The choices you make to protect your open “construction job related” accounts receivable are yours and yours alone.
Naturally you could choose to rely on standard “Risk” policies. ie: (to extend or not extend credit). This usually ends in one of two ways:
- Your client is “ROCK SOLID” and pays like clockwork, each and every time. If this is your experience and you sell to the same client day in and day out. Why add another layer of security?
- You are growing your business and constantly bringing on new clients. The laws of average dictate that sooner or later you will get burned. Not deliberately, but simply as a result of Murphy’s Law. So adding a layer of accounts receivable protection with the level of security anchored by a series of legal documents which will allow you to actually collect your open balances, makes for some solid business sense.
Now to the subject at hand: “Is using a notice service worth it?”
Naturally we would like you to conclude that this is a no brainer: Of course it is! However, it does take some serious consideration. Concerns like:
- Would it be less expensive to do it myself?
- Do I want to trust someone I don’t know with access to my client information?
- Is this service just slapping some basic information on a form and mailing it?
- What qualities and characteristics do I look for when choosing a service?
These are only the tip of the decision making process. However, this is a reasonable starting point and should help you to reach a final decision or at least narrow it down. Here are some answers to this due diligence:
#1 Would it be less expensive to do it myself?
Unless you are serious about using the notice system for all orders and are willing to commit the time needed to do it right. Don’t attempt this in house. Researching and preparing these documents takes knowledge and dedication to completing the research that results in a “Bullet Proof” notice. Too many try to do this on a whim and end up with all types of errors. From listing the wrong owner to using outdated forms. We have seen it all. Once again, they never intended for it to be wrong or invalid. And in most cases those who did the preparation believed it was solid and ready to stand firm against any Court or Lawyer’s Review. Sad thing is that many who are served an invalid notice don’t recognize the errors and just treat it as just another client who will now be required to issue releases for a right to lien which they may have never actually secured. So if you do consider an “In House” process. You would be well served yo make it someones Primary Responsibility and not just an add on to a clerical function.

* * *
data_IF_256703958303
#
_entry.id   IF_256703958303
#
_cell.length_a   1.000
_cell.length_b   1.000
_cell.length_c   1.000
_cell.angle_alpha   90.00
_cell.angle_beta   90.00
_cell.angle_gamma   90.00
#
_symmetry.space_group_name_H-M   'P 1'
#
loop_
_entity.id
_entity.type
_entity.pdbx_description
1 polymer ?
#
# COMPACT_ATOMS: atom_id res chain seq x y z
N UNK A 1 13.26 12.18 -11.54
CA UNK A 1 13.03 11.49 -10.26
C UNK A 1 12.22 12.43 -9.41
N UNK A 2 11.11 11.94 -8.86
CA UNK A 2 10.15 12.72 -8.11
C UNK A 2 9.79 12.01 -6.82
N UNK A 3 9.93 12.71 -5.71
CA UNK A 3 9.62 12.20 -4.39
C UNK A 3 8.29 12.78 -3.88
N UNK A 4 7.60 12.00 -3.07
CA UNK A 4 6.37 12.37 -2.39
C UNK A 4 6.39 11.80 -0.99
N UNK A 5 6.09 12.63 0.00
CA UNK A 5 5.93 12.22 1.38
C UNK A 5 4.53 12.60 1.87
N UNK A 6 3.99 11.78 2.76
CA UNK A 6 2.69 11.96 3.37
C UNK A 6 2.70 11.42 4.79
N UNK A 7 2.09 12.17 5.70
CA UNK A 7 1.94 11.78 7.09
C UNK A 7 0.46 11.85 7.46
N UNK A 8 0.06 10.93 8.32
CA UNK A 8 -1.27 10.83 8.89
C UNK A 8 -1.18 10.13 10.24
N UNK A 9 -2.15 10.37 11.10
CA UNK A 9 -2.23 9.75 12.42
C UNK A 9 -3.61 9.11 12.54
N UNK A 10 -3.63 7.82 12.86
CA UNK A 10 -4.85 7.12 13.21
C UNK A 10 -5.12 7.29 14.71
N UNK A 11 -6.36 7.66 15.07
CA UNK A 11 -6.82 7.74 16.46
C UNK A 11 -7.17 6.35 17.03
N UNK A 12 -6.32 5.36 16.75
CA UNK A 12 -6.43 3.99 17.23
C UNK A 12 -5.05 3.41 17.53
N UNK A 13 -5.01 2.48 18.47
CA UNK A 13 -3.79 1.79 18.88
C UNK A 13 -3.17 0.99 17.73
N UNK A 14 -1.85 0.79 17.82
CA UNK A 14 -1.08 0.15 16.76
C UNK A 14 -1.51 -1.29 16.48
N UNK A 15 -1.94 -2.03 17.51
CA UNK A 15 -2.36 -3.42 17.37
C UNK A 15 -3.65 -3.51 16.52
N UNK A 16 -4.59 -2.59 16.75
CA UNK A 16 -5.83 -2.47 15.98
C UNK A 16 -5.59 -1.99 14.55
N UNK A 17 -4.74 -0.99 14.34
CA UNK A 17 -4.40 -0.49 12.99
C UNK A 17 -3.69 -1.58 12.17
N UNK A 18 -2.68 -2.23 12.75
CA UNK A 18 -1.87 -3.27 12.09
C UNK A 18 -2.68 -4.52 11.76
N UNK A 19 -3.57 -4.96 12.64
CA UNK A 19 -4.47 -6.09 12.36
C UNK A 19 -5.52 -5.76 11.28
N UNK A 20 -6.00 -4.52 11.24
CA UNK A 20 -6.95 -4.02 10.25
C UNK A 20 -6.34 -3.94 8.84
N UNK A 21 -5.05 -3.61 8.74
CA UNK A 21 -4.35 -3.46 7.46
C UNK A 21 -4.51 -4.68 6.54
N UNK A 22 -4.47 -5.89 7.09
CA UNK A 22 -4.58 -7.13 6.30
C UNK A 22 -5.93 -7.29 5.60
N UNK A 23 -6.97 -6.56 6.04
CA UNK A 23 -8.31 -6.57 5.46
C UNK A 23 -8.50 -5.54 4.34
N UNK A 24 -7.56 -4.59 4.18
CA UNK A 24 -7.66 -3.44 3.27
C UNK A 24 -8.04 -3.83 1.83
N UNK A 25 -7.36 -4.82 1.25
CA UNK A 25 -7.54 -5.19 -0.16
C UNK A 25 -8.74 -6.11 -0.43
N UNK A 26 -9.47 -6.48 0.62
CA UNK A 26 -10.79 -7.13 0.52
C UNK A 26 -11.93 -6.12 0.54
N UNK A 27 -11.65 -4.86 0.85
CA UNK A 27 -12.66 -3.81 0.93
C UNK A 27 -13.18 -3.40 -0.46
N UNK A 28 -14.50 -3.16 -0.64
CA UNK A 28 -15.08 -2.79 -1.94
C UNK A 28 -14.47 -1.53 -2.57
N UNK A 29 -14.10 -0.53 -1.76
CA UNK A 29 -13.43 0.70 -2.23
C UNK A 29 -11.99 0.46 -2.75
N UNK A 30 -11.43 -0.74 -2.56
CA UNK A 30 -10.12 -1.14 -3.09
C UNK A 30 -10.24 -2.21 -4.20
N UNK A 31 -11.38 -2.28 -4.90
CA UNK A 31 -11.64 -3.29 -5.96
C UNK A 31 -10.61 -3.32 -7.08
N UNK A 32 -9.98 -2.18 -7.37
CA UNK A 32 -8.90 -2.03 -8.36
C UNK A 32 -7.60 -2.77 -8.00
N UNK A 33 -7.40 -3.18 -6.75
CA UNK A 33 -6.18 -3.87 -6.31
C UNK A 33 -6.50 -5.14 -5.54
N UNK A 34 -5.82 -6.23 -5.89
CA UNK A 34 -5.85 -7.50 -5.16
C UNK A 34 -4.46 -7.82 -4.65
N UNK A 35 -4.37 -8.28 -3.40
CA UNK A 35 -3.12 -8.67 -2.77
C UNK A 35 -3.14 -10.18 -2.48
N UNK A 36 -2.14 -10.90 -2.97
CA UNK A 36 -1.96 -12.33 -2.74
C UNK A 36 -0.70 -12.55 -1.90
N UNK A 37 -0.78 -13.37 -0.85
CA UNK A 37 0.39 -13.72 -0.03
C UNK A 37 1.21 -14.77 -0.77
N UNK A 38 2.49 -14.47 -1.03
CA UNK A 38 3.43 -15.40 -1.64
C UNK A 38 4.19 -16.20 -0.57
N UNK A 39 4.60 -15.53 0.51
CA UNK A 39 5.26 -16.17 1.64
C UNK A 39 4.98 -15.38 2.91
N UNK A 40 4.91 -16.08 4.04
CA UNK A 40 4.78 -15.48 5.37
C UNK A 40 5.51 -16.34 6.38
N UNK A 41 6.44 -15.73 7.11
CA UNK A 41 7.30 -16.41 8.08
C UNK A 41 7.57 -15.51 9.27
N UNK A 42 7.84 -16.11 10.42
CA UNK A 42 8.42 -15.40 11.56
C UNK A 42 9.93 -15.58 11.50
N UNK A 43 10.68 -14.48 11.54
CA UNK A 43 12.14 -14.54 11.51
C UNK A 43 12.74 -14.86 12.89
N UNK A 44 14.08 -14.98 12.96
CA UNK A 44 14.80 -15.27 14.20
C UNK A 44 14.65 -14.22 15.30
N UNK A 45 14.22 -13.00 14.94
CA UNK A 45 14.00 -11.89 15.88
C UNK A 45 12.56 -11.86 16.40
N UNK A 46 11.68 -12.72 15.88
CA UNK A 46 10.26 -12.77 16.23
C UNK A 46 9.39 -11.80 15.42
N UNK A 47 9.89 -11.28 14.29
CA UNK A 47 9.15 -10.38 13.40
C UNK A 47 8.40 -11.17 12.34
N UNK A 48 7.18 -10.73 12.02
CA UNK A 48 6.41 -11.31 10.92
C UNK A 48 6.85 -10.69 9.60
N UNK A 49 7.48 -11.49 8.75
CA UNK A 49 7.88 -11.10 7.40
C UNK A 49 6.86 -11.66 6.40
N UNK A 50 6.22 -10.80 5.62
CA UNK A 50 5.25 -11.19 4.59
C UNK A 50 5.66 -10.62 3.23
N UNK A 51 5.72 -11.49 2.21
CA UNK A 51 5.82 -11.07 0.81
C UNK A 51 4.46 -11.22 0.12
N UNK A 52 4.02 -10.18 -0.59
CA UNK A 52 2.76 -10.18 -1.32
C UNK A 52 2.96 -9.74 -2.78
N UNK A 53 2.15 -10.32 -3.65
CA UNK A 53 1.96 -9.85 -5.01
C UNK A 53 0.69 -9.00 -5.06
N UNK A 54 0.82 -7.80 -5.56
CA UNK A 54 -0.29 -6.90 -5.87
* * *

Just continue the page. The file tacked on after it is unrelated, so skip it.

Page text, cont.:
#2 Do I want to trust someone I don’t know with access to my client information?
Only if they have published “Privacy Policies”. Present no conflict of interest with other services they may provide. Have been in Notice Preparation and Service business long enough where other clients can testify as to their integrity. And they are not hiding behind a website which is elusive and makes it very difficult to physically find the service. Be careful about PO Boxes, generic non descriptive email addresses, or those who may be peddling marketing list loaded with all of your customers information. Choose someone who will never be in a position of compromise.
#3 Is this service just slapping some basic information on a form and mailing it?
A sure way to investigate this behavior is “Advertised Pricing”. If it looks like a duck, sounds like a duck, you know the rest: It’s a Duck and that is exactly what you should do. As a matter of fact Don’t Duck – Just Run the other direction. These “Low Ballers” could care less about the quality or integrity of your notice. They are all about the fast buck and the next trick. Anyone offering to properly prepare and serve a notice must have qualified processors, who are willing to stay with the research until all critical information has been verified and the notice is properly served. You should be able to call, email, and visit, the service you are trusting with your proprietary business information.
#4 What qualities and characteristics do I look for when choosing a service?
How long have they been in the business? How long have they been servicing the same clients? Are they Insured? Licensed? What do their clients say about their service? Are they comparable with your business structure? IE: Do you need a service who can service all of the states where you conduct business? How do they accommodate your accounts payable processes? What hoops must you jump through to submit your request? Are they available when you need them? Do they know and understand the laws which govern the notice process? This list can go on and on. The key is that you are choosing a service which is not a “Fly by Night”. A service that takes this business serious, and people who you can respect.
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